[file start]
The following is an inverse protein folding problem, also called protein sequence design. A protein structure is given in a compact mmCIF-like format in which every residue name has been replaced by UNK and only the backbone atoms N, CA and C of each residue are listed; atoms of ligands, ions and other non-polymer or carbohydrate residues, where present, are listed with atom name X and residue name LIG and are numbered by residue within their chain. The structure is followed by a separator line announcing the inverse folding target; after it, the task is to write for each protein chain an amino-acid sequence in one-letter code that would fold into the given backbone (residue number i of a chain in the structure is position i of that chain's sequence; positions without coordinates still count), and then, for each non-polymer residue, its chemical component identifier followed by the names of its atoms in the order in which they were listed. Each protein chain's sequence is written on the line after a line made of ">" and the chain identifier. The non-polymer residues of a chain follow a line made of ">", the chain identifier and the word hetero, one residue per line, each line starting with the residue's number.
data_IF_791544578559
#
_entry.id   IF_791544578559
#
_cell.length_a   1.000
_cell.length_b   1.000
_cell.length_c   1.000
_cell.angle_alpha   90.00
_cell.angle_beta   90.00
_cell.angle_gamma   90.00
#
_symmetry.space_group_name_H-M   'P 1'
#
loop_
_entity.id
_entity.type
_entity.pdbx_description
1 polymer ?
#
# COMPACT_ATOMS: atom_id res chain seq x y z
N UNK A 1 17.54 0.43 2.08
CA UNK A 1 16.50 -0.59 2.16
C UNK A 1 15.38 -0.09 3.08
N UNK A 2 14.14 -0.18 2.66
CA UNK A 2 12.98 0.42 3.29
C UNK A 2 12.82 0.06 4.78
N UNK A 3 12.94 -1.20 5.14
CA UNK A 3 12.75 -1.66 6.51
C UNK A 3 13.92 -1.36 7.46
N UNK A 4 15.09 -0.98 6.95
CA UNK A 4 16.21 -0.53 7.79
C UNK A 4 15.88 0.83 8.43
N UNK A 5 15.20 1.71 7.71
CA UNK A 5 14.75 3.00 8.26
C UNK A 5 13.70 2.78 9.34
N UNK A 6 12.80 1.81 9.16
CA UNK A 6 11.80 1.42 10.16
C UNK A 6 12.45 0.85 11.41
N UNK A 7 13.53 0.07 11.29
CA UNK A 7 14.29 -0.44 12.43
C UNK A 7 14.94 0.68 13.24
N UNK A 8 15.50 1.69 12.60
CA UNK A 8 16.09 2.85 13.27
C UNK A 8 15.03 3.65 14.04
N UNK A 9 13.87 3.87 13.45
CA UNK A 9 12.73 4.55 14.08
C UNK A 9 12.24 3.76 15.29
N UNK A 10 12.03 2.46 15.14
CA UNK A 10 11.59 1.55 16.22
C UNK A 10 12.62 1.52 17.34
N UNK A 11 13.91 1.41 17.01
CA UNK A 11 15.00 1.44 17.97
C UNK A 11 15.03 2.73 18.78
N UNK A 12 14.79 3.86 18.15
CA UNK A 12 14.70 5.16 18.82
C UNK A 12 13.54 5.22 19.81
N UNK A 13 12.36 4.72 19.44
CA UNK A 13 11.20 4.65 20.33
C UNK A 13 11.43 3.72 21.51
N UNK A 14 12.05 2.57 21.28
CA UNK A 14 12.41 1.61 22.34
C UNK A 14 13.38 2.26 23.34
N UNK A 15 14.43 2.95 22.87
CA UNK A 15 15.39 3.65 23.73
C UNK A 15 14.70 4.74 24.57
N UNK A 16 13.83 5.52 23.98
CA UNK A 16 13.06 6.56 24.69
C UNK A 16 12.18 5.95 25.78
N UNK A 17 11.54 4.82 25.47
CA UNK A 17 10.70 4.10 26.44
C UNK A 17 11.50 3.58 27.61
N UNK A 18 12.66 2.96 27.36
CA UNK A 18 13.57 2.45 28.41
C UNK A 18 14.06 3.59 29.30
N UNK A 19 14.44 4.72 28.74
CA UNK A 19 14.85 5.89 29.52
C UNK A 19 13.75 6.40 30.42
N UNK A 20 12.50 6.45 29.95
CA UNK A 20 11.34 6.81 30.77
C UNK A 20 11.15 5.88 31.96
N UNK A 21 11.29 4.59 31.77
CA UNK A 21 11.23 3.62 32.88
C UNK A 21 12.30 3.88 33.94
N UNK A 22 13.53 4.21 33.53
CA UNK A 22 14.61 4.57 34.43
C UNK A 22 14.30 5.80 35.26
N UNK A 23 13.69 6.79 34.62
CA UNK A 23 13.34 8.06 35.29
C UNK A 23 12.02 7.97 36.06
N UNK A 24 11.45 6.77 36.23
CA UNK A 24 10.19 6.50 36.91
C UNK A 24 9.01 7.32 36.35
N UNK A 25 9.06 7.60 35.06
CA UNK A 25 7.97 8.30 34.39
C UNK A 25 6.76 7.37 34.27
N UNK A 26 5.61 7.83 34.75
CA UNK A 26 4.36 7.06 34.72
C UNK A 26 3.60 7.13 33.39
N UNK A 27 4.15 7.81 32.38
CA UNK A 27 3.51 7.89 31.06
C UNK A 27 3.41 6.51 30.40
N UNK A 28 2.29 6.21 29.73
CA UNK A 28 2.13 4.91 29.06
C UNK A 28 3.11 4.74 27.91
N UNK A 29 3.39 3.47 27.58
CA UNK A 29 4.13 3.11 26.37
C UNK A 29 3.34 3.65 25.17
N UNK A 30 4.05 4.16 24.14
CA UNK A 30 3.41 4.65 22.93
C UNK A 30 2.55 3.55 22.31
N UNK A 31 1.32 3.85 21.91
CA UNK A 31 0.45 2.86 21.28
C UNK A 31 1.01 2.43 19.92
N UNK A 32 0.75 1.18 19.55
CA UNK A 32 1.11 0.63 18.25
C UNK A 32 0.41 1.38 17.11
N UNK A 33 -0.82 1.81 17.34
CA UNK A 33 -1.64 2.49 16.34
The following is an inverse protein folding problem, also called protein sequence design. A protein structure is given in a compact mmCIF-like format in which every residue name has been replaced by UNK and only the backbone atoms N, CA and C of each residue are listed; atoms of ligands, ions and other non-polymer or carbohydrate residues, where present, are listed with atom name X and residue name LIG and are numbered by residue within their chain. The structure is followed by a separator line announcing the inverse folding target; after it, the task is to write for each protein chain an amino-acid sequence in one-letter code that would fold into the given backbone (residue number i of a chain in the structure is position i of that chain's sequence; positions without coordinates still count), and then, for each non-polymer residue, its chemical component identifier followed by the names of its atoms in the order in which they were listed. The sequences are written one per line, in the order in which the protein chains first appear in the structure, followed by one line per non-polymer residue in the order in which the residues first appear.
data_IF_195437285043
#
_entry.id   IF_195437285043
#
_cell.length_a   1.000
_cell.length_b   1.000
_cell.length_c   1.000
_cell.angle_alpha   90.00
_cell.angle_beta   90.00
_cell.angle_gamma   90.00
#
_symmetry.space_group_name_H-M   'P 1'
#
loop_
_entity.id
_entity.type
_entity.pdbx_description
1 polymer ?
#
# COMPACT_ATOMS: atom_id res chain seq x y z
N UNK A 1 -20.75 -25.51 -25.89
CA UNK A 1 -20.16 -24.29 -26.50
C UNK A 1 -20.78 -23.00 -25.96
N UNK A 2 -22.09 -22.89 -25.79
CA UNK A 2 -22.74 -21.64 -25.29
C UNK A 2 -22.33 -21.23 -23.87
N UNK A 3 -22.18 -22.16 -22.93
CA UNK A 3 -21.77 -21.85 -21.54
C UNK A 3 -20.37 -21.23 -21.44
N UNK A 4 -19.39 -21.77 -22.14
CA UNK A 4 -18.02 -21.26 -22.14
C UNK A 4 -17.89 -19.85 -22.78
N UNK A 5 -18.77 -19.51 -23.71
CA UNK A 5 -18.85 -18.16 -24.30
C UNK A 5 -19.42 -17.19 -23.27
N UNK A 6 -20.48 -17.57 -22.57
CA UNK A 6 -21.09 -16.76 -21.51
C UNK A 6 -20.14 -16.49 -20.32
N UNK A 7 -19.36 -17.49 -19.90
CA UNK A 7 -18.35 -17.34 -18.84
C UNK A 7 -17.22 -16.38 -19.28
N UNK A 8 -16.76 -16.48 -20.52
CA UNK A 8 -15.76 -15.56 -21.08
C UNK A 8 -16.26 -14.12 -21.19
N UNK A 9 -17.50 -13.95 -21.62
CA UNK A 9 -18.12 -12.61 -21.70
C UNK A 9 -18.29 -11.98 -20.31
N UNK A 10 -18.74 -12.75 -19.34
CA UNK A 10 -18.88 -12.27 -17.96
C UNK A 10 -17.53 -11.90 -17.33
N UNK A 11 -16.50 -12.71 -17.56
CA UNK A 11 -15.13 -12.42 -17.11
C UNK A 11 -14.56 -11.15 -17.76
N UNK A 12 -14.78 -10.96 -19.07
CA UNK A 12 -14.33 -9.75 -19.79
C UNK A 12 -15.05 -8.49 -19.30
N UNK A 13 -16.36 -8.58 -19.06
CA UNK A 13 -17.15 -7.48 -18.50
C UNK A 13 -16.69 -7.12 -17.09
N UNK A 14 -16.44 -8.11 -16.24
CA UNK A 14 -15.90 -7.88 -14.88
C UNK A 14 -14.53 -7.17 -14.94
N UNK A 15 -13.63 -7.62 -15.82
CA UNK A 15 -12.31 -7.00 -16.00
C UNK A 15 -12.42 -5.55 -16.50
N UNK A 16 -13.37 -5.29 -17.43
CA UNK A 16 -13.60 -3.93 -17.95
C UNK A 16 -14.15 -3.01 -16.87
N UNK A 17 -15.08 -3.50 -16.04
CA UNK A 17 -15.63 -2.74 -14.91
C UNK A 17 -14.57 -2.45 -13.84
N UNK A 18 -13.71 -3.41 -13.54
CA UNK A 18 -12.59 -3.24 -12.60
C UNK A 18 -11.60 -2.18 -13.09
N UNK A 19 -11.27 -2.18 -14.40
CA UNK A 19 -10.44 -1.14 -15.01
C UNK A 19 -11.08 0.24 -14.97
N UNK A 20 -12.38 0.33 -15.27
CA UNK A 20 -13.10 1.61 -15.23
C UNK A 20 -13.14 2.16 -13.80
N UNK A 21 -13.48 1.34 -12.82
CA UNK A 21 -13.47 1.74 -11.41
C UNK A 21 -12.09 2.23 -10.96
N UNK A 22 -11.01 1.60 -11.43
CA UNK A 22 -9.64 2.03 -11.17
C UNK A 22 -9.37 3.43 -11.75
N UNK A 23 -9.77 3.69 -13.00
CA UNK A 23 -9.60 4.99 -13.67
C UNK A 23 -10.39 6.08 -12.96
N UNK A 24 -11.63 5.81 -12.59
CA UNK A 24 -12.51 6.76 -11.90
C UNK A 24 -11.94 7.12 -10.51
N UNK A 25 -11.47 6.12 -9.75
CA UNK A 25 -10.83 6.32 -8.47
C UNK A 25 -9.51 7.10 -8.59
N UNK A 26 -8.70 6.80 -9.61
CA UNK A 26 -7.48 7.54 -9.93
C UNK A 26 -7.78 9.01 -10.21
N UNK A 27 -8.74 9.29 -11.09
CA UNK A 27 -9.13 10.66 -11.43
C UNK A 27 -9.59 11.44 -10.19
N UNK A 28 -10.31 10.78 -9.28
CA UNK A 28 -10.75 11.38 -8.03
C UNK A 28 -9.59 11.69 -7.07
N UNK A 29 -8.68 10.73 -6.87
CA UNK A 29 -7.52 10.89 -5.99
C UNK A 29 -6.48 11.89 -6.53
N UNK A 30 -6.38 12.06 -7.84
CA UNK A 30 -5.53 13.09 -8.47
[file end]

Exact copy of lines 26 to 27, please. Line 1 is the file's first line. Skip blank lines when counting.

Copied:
CA UNK A 2 12.98 0.42 3.29
C UNK A 2 12.82 0.06 4.78